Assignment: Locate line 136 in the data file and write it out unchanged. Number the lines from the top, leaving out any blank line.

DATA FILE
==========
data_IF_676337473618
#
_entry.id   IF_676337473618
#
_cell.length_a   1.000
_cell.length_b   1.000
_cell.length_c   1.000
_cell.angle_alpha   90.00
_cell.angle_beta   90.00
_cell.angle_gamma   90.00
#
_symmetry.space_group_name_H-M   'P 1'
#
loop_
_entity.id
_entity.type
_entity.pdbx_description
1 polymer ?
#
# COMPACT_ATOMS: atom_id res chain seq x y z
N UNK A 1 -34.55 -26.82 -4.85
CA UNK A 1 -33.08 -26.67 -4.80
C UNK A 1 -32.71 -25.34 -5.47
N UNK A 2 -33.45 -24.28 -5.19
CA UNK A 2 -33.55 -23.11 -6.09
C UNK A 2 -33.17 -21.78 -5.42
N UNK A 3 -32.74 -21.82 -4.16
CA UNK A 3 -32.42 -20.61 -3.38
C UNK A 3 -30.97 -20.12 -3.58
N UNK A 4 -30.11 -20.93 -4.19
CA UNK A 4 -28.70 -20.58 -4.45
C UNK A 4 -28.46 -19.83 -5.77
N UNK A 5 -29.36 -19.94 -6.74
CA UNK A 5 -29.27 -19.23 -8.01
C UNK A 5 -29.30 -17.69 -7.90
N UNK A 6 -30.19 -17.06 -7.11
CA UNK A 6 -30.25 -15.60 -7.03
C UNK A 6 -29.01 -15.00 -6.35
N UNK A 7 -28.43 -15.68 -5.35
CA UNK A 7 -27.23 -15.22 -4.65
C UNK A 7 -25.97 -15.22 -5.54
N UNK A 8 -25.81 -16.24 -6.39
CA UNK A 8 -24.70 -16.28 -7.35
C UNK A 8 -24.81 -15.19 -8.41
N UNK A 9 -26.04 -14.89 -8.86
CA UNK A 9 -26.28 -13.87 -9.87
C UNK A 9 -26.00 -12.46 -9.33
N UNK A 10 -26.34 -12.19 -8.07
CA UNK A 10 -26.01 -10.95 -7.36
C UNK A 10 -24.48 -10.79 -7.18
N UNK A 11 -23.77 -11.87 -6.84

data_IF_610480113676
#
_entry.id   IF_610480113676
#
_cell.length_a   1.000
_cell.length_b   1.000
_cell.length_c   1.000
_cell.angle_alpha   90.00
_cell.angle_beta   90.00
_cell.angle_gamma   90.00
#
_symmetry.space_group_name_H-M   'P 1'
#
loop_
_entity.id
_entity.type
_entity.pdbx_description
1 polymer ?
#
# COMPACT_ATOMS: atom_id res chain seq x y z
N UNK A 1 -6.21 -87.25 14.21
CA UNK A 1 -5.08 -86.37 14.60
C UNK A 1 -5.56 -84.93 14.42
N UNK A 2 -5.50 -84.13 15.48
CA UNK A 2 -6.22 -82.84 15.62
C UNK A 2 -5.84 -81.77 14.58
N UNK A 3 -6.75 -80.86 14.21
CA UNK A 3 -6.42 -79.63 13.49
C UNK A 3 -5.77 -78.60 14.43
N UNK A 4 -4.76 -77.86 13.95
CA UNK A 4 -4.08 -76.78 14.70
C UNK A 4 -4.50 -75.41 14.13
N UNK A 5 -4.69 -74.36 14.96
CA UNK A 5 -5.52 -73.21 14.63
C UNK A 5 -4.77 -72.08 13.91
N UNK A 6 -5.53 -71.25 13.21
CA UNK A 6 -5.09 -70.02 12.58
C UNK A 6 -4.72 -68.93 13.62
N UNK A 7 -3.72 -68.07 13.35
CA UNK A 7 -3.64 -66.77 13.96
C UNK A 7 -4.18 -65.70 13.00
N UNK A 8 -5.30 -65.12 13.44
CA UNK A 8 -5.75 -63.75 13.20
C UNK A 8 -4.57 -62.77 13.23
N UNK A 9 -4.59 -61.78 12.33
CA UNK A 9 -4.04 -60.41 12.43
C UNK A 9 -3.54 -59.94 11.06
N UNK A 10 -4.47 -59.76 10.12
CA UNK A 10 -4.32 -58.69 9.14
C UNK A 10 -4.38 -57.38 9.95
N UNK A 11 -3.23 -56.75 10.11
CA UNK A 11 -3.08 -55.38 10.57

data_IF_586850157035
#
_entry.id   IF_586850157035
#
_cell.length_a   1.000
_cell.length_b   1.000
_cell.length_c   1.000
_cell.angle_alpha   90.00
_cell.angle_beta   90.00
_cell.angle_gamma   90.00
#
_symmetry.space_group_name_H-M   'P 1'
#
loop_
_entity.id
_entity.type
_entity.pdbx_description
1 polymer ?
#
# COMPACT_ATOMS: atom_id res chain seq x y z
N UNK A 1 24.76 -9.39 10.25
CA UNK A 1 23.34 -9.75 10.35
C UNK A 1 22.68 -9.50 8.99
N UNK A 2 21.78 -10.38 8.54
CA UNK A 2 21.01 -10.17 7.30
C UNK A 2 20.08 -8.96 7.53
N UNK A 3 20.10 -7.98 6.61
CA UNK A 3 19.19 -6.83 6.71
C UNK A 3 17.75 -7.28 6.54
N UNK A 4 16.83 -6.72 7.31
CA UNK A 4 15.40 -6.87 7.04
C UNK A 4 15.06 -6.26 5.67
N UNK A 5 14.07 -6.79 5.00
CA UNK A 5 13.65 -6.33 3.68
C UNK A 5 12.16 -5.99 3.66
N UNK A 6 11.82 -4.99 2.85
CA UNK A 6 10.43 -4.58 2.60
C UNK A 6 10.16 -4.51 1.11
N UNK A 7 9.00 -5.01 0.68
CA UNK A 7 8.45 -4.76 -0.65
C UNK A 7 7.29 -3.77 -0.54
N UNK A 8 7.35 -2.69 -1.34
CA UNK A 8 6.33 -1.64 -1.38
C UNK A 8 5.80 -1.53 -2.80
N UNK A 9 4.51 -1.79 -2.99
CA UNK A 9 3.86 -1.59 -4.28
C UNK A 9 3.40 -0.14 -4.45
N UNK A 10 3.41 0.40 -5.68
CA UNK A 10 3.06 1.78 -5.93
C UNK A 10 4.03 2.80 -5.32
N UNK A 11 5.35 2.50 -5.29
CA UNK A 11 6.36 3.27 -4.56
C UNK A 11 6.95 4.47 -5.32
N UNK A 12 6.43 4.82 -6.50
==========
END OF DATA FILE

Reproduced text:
N UNK A 5 14.07 -6.79 5.00